There is a massive variation in price – do your research, decide what functionality you need and what your budget can accommodate, and then choose accordingly. It is generally more cost-effective to buy a travel system than to buy the individual components separately.
- Pram/stroller: R699 – R11 100
- Infant car seat: R995 – R5 595
- Travel systems: R1 999 – R9 350
The basics for a nursery include: somewhere for the baby to sleep, get changed and get clean – a cot, compactum and bath. A humidifier is a good investment and a baby monitor provides peace of mind when you’re busy doing something else.
Baby monitors range from basic noise monitoring to sophisticated video monitoring with remote access. As with all things baby, it depends on what functionality you want and what your budget allows, because the bells and whistles version comes at an equally premium price.
- Cot: R1 399 – R10 050
- Cot mattress: R249 – R1 500
- Baby monitor: R599 – R 3999, depending on how sophisticated you want your monitoring to be (optional).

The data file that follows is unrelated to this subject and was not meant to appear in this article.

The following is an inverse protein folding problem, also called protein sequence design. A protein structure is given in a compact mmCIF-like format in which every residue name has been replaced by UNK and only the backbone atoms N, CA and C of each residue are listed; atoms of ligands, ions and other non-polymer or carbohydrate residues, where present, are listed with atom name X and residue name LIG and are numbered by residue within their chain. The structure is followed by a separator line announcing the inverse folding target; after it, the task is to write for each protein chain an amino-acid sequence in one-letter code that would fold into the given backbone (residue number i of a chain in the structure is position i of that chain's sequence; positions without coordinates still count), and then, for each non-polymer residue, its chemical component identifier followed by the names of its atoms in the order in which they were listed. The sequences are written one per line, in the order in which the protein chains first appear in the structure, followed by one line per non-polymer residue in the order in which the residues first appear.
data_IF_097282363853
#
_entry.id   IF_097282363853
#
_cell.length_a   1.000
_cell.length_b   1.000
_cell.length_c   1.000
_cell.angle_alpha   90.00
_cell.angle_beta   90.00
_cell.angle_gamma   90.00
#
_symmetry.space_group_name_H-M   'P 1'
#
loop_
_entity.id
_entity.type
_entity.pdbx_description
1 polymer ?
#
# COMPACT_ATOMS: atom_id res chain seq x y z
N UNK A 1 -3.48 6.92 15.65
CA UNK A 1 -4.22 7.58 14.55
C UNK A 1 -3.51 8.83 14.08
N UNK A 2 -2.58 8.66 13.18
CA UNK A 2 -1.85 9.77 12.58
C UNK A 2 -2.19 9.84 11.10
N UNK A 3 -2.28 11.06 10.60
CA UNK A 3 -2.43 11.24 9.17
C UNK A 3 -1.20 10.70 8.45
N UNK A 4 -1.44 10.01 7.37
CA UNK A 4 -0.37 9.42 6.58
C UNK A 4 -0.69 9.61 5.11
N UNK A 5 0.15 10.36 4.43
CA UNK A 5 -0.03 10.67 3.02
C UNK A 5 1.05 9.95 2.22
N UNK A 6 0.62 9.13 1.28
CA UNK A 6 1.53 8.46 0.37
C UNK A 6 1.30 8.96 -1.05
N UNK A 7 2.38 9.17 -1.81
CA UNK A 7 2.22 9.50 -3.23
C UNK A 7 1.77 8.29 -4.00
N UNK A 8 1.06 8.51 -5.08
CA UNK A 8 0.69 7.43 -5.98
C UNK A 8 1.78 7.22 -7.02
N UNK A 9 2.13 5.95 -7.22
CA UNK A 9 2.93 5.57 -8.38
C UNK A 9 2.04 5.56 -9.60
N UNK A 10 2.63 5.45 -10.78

- Compactum: R1 300 – R3 200 (optional)
- Baby bath: R199 – R600
- Bath thermometer: R55 – R65 (optional)
- Humidifier: R229 – R4 250 (optional)
Nappies are indispensable – every baby needs them, so the choice boils down to disposable or reusable. Reusable nappies are the modern version of the old-school towelling nappies, which are still available, but which are more likely to be used as burping cloths by most new moms.
The initial outlay for new generation reusable nappies (not towelling nappies) is significantly higher, and you’ll need to factor in laundry costs on multiple high-temperature loads through your washing machine. Yet over the course of your baby’s nappy-wearing career, this is the greener or environmentally friendly choice.
Read: The Great Debate: cloth vs disposable nappies